quinta-feira, 7 de julho de 2016

Chilcot Commission: "invasion of Iraq was a fact of historic gravity"

The Working Group Chairman, sir John Chilcot, starts the presentation as follows:

"The investigation did not intend to define when it's legal or illegal military action. However, we concluded that the circumstances under which it was decided that there was no legal basis for military action of the United Kingdom were far from satisfactory ".

In 2002, Saddam Hussein's Iraq was under UN sanctions and inspectors were trying to determine whether the country had a program of weapons of mass destruction-chemical or nuclear weapons. Saddam played cat and mouse with the United Nations for 11 years.

By that time, the United Kingdom began to abandon its policy of p eaceful restraint to move closer to the aggressive stance of George Bush.

"The threat from Saddam Hussein and weapons of mass destruction-chemical, biological and potentially nuclear, is a real threat. Therefore, the purpose of our debate is to find the correct approach to deal with this. Because we have to deal with this, "claimed the British Prime Minister, Tony Blair, days before in Parliament, present this potential threat as evident, citing a document of 50 pages.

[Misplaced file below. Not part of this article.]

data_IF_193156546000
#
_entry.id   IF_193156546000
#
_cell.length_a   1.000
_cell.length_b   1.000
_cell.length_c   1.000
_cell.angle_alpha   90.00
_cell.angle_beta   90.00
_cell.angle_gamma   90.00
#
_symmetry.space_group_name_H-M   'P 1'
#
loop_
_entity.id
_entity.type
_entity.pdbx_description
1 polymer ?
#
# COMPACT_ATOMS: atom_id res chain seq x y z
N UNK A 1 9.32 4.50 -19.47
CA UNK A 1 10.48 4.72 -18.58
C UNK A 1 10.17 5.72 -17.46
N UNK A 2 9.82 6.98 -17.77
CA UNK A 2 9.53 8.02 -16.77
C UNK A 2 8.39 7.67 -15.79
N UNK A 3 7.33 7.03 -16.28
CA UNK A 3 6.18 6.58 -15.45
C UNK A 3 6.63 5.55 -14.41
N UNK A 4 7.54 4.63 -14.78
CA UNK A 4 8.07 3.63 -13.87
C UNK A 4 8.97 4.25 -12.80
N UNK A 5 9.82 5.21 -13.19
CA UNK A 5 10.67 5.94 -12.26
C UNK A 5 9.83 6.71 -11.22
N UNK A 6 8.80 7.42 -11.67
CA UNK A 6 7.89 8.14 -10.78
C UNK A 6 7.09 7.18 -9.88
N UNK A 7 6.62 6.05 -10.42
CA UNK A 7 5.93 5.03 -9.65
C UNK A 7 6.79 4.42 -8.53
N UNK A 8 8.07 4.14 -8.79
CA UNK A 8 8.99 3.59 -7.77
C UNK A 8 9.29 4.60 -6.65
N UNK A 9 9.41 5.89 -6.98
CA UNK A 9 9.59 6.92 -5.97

"This leads to the conclusion that Iraq has chemical and biological weapons, that Saddam Hussein continues to produce them, that he has military plans to use chemical and biological weapons, which can be activated in 45 minutes", wholeheartedly.

"The convictio ns about Iraq's capabilities, nestediscurso and in the dossier published on the same day, were presented with a certainty that was not warranted," rebate now John Chilcot.

After all, the United Kingdom launched on military intervention, according to the report, could have been needed at another time but, in March 2003, Saddam Huissein did not represent an immediate threat.

The United Kingdom assumes the responsibility of four provinces in southeastern Iraq, without the military and civilian capabilities to ensure security, according to the report.

"The preparations of the Government did not have in mind the magnitude of the task of stabilisation, reconstruction and administration of Iraq and of the responsibilities which may fall on the United Kingdom", concludes the rapporteur.

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